Insurer’s Responsibility to Find Beneficiaries When You Die?
Among all of the paperwork families have to go through after a loved one dies, a life insurance policy is one that hopefully won’t get lost in the shuffle.
In the rare occasions when life insurance policy beneficiaries don’t know about a policy, it’s up to the insurance company to find the beneficiaries after a policyholder has died. The company has a contractual obligation to pay on the policy, though it can turn into a complicated situation if the insurer hasn’t been notified of the death or a claim hasn’t been filed because beneficiaries don’t know about the policy, says Alan Baker, owner of Spitfire Innovations, a consulting firm in Toronto, Canada, that specializes in life insurance.
Changes in checking Master Death File
“The good news is that insurance regulators are cracking down on insurance companies and requiring them to periodically inspect their policy databases and compare them against external sources in order to find insureds that have died, then find the beneficiaries and pay out the claim,” Baker says.
One of the main ways insurers do this is by checking the Social Security Master Death File. Some insurers, however, only use it to benefit themselves by identifying deceased who are due annuities and cutting off their annuity payments, according to the California Department of Insurance.
California and other states announced an agreement in November with Sun Life Insurance Co. and 13 other insurers to change how they use the Death Master File database. Sun Life will compare company records against the master file to search for unclaimed death benefits and beneficiaries.
How benefits are typically paid
Life insurance benefits are typically paid when a claim is filed by the beneficiaries, says Christopher Huntley, a life insurance agent at Huntley Wealth Insurance in San Diego. Even when a beneficiary isn’t aware of a policy, 99% of the time it will be found when settling the estate, Huntley says. If the policy isn’t discovered during the estate settlement, then a claim isn’t made.
Without a claim, the insurance company may not be aware of the insured’s death. But it’s still the company’s responsibility to pay, and the money due the beneficiary will fall under the state’s unclaimed property laws, Huntley says.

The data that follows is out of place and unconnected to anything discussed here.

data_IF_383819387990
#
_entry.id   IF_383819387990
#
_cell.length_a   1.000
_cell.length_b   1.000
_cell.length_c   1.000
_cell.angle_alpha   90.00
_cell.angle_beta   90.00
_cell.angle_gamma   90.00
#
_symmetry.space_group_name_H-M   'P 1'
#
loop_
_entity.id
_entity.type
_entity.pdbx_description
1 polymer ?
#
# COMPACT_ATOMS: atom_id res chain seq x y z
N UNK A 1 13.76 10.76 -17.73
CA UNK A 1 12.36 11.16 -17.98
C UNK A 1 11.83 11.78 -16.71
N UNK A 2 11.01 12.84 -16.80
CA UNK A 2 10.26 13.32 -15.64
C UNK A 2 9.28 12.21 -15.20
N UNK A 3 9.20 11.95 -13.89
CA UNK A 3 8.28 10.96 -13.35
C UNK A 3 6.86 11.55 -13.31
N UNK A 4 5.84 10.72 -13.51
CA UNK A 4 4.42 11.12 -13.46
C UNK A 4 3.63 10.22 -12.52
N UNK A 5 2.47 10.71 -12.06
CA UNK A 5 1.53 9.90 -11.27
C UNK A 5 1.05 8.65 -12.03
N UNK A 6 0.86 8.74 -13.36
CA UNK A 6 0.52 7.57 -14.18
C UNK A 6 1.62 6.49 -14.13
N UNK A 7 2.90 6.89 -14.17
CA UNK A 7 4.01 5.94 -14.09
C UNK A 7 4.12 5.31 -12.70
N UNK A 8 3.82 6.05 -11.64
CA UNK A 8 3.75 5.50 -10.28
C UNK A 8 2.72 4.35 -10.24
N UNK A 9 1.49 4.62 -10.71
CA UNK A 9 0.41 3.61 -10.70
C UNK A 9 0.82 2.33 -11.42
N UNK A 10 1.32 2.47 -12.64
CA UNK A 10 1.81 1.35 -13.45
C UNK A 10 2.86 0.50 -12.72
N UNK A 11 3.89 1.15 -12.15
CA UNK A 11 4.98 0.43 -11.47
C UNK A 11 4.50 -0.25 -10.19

Most states require insurers to notify the beneficiary within three years from the date of the insured’s death, he says. “Once notified, it is still up to the beneficiary to file a death claim to collect,” he says.
Another way insurers discover that a policyholder has died is a missed policy payment, Baker says.
“The company should send out a missed payment notice, which should eventually end up in the hands of the executor of the insured’s estate, which should lead to the initiation of a claim,” he says. “But this doesn’t always happen.”
Sometimes the address is out of date — which can happen often with pre-authorized checking accounts — and sometimes it’s a paid-up policy that no longer requires premium payments, Baker says. The policy can then end up as unclaimed property.
Websites help find policies
Websites such as MissingMoney.com help beneficiaries track down policies that have been turned over to an unclaimed property office.
The best defense, Baker says, is for the insured to make sure someone is aware of the policy details, with the name of the insurer and policy number being the bare details that the beneficiary should have in hand.
The website Planned Departure offers a service where it alerts beneficiaries of life insurance policies and anything else the user wants them to learn about after they die, says Anand Ramdeo, a founder of the site. This can include digital assets such as access to the deceased’s social media, air miles and PayPal accounts, for example.
Huntley, the insurance agent, says he reminds clients to store their policy in a safe place and to tell the beneficiary where to find it if the need arises.
Aaron Crowe is a freelance journalist who specializes in writing about personal finance and insurance.
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